- Advertisement -spot_imgspot_imgspot_img
5.6 C
Monday, April 22, 2024

Cuts and council tax rise approved by Newcastle Council

Newcastle Council cuts and 4.99% tax rise approved as row continues over help for homeless

A 4.99% council tax rise and almost £15 million of spending cuts in Newcastle have been signed off, as a row rumbles on over delayed plans that could slash the number of emergency beds available for the city’s homeless.

Crisis support services and a scheme providing basic items for people in poverty will be hit by budget cut proposals signed off by councillors on Wednesday night, while residents also face higher charges for replacement bins, garden waste collections, and car parking.

Labour-run Newcastle City Council has warned that it must find £60 million worth of savings by 2027 to balance its books, including £14.4 million over the next 12 months.

Cllr Paul Frew, cabinet member for finance. Image: Newcastle City Council

Council cabinet member Paul Frew told colleagues at this week’s annual budget meeting that there was “no low hanging fruit” left at the civic centre that could be targeted for cuts after 14 years of austerity measures, which have already seen £369 million slashed, but insisted Newcastle was in a “much better position than comparable local authorities”.

Newcastle’s decisions came the day after Birmingham City Council, which has effectively declared bankruptcy, voted to make £300 million worth of cuts and impose a 21% council tax hike over the next two years, amid widespread fears about a financial crisis in local government that could result in more town halls going under and essential frontline services being devastated.

Cllr Nick Kemp, Leader of Newcastle city council. Image: Newcastle city council

Nick Kemp, the council’s Labour leader, warned that local authorities had been plunged into an  “existential crisis” and that the model to fund council services “simply does not work”.

Much of the attention on the Tyneside spending cuts has focused on a proposal that would have seen the council halve its spending on beds and other support services for rough sleepers – something that charities branded “inhumane” and claimed would leave vulnerable people to die on the streets.

That plan was paused last month following the major backlash, but local authority bosses have said they will still be putting the service under review and want to “redesign the system and make efficiency savings by reducing the number of beds commissioned”.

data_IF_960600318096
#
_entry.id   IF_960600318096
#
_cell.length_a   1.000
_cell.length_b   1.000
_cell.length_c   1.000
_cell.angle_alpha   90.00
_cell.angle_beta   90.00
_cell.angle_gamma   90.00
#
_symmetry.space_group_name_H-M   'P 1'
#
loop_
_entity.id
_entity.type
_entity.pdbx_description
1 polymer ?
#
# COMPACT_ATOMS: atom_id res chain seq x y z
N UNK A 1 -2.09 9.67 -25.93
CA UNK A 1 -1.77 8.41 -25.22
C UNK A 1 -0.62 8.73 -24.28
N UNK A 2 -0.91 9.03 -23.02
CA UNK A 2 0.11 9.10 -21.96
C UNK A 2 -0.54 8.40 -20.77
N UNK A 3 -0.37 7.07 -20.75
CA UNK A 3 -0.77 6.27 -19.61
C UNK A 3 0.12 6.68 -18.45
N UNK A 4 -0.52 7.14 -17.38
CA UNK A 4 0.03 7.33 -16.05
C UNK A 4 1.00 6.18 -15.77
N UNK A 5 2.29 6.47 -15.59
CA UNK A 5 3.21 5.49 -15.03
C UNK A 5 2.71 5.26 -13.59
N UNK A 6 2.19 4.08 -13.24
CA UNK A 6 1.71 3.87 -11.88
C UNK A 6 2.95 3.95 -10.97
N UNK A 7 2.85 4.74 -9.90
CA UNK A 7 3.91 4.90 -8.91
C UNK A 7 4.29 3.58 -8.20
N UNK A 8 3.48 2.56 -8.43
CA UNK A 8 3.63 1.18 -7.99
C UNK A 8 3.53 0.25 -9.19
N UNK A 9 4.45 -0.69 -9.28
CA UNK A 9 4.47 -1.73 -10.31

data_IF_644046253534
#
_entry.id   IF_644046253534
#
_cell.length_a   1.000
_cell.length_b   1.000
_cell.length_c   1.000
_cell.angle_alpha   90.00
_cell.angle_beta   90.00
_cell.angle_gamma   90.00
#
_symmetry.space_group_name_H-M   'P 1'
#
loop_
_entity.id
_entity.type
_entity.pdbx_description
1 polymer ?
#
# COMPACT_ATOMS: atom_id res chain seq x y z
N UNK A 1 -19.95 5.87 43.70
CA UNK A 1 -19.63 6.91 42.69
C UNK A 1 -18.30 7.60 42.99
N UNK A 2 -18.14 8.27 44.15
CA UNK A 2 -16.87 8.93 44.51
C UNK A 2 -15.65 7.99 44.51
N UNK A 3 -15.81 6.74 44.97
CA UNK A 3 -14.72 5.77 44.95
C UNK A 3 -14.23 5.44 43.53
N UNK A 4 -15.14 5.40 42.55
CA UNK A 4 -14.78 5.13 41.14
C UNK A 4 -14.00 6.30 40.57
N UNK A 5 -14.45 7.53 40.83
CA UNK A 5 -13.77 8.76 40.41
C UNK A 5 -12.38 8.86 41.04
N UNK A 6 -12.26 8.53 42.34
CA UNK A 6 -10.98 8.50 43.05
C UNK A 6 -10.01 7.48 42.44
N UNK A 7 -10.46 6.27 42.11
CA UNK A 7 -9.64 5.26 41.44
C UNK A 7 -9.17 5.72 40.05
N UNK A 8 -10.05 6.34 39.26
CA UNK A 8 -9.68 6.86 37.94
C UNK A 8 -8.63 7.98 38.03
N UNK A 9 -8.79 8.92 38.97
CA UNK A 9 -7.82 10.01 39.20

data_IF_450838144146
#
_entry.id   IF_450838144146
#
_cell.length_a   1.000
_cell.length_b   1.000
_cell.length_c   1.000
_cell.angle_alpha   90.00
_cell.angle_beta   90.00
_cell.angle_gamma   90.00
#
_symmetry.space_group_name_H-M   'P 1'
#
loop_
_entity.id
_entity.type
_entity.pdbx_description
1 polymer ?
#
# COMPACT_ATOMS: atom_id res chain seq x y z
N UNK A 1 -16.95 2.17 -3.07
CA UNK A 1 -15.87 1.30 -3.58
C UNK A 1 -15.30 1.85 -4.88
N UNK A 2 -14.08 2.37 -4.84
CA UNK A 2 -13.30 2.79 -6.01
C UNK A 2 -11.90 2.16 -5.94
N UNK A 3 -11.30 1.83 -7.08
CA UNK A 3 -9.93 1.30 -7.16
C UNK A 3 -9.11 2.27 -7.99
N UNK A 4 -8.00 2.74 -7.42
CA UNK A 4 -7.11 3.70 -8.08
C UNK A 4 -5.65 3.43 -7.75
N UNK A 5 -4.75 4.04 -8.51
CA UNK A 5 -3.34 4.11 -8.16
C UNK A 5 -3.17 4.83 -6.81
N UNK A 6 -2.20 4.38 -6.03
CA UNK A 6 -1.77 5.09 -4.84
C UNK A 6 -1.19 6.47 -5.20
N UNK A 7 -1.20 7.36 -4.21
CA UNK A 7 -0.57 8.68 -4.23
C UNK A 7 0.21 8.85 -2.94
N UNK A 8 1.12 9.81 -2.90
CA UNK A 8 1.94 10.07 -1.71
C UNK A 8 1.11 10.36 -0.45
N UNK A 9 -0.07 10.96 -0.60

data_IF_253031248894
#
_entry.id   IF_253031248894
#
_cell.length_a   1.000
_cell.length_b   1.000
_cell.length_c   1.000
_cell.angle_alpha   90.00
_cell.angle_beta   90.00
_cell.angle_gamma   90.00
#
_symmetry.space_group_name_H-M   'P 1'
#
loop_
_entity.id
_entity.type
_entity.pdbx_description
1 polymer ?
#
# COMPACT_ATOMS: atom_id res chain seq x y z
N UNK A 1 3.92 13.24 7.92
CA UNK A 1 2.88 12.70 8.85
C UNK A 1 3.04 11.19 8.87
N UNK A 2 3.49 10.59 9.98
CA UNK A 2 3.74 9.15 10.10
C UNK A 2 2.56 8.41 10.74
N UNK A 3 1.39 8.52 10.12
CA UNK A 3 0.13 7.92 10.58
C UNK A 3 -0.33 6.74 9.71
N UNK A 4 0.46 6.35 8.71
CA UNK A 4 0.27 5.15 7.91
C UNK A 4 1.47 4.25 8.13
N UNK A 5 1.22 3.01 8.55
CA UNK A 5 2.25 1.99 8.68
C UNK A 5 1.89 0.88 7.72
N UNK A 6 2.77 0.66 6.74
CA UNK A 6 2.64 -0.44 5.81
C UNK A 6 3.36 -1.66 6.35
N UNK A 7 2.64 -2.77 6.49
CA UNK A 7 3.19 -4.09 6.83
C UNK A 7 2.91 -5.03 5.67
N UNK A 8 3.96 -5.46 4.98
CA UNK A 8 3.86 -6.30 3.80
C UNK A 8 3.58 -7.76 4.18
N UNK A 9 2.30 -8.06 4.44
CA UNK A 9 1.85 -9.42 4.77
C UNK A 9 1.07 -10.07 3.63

Cllr Frew, the council’s cabinet member for finance, said on Wednesday night that it was right for the council to periodically review its services – adding that Newcastle “cannot be treated as a destination for homelessness or street begging”, as he told colleagues that half of the area’s rough sleepers come from outside the city.

Colin Ferguson, Lib Dem Opposition Leader. Image: Newcastle upon Tyne Lib Dem

Lib Dem opposition leader Colin Ferguson, whose party unsuccessfully sought to amend the council budget to cancel the homelessness prevention review entirely, called that rationale “obscene” and accused the council of “creating more challenges for the financially and socially vulnerable”.

The final budget proposals voted through by the council include:

  • A council tax rise of the maximum allowed 4.99%, including a 2% precept towards the cost of adult social care, amounting to a yearly increase of between £63.85 and £191.55 depending on your house’s banding;
  • Ceasing the council’s crisis support service, which has a £100,000 annual provision to help people suffering emergencies through circumstances including domestic violence and financial abuse;
  • Cutting the budget of a supporting independence scheme, which provides access to basic items such as beds and cookers to people in poverty, from £457,000 to £100k;
  • Removal of an Intensive Family Intervention Team, which works with families whose children are at risk of being taken into care;
  • Reducing a subsidy for the city’s school meal service by £537,000 and charging schools an extra 50p per meal;
  • Higher charges for wheelie bins, garden waste collection, parking permits and car parking;
  • The loss of 40 council jobs, including 20 currently vacant posts.

The Lib Dems also proposed amendments on Wednesday night that would have delayed the council’s introduction of the Real Living Wage for external contractors in order to reverse the cuts to the crisis and supporting independence programmes, reversed the increased bin charges, and sought a 5% reduction in the authority’s energy usage.

Cllr Christine Morrissey. Image: Newcastle upon tyne LibDems

Opposition councillor Christine Morrissey said she “wholeheartedly supports” the Real Living Wage and wanted it implemented, but “cannot sanction a decision that will be to the detriment of our most vulnerable residents”.

But Labour called the prospect of postponing its Real Living Wage commitment “unconscionable”, with deputy council leader Karen Kilgour saying it would deprive care workers and others of “the wages they deserve”.

Tracey Mitchell, leader of the Newcastle Independents group, hit out at the planned 7.7% rent hike for council house tenants, which she said had left one couple in her ward “worried that they will have to move from the flat that they love because it is unaffordable”.

- Advertisement -spot_img

Latest News